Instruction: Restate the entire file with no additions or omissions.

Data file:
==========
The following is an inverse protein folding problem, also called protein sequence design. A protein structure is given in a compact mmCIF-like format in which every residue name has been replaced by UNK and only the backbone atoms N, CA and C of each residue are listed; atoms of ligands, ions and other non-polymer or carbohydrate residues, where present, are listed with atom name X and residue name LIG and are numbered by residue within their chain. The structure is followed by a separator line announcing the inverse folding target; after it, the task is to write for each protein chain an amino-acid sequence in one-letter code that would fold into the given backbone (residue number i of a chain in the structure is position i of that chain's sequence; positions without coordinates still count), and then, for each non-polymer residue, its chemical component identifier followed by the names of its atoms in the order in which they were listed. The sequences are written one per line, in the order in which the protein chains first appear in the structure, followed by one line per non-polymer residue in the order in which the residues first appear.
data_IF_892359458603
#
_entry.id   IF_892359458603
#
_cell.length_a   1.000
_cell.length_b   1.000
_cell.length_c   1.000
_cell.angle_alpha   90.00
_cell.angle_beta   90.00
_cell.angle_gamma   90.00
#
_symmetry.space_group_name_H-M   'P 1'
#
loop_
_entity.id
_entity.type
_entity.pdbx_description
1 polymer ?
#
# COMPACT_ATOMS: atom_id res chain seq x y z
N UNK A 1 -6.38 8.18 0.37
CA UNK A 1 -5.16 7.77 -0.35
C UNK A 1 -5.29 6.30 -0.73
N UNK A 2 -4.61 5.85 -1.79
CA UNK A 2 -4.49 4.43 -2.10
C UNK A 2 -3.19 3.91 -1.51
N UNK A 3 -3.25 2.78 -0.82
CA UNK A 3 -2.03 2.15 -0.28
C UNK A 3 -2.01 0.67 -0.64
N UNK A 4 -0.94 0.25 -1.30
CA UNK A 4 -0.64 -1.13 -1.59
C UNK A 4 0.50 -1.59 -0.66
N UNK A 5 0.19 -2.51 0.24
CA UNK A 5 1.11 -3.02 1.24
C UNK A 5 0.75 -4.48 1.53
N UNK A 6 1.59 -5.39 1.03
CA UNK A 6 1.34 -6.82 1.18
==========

The following is an inverse protein folding problem, also called protein sequence design. A protein structure is given in a compact mmCIF-like format in which every residue name has been replaced by UNK and only the backbone atoms N, CA and C of each residue are listed; atoms of ligands, ions and other non-polymer or carbohydrate residues, where present, are listed with atom name X and residue name LIG and are numbered by residue within their chain. The structure is followed by a separator line announcing the inverse folding target; after it, the task is to write for each protein chain an amino-acid sequence in one-letter code that would fold into the given backbone (residue number i of a chain in the structure is position i of that chain's sequence; positions without coordinates still count), and then, for each non-polymer residue, its chemical component identifier followed by the names of its atoms in the order in which they were listed. The sequences are written one per line, in the order in which the protein chains first appear in the structure, followed by one line per non-polymer residue in the order in which the residues first appear.
data_IF_892359458603
#
_entry.id   IF_892359458603
#
_cell.length_a   1.000
_cell.length_b   1.000
_cell.length_c   1.000
_cell.angle_alpha   90.00
_cell.angle_beta   90.00
_cell.angle_gamma   90.00
#
_symmetry.space_group_name_H-M   'P 1'
#
loop_
_entity.id
_entity.type
_entity.pdbx_description
1 polymer ?
#
# COMPACT_ATOMS: atom_id res chain seq x y z
N UNK A 1 -6.38 8.18 0.37
CA UNK A 1 -5.16 7.77 -0.35
C UNK A 1 -5.29 6.30 -0.73
N UNK A 2 -4.61 5.85 -1.79
CA UNK A 2 -4.49 4.43 -2.10
C UNK A 2 -3.19 3.91 -1.51
N UNK A 3 -3.25 2.78 -0.82
CA UNK A 3 -2.03 2.15 -0.28
C UNK A 3 -2.01 0.67 -0.64
N UNK A 4 -0.94 0.25 -1.30
CA UNK A 4 -0.64 -1.13 -1.59
C UNK A 4 0.50 -1.59 -0.66
N UNK A 5 0.19 -2.51 0.24
CA UNK A 5 1.11 -3.02 1.24
C UNK A 5 0.75 -4.48 1.53
N UNK A 6 1.59 -5.39 1.03
CA UNK A 6 1.34 -6.82 1.18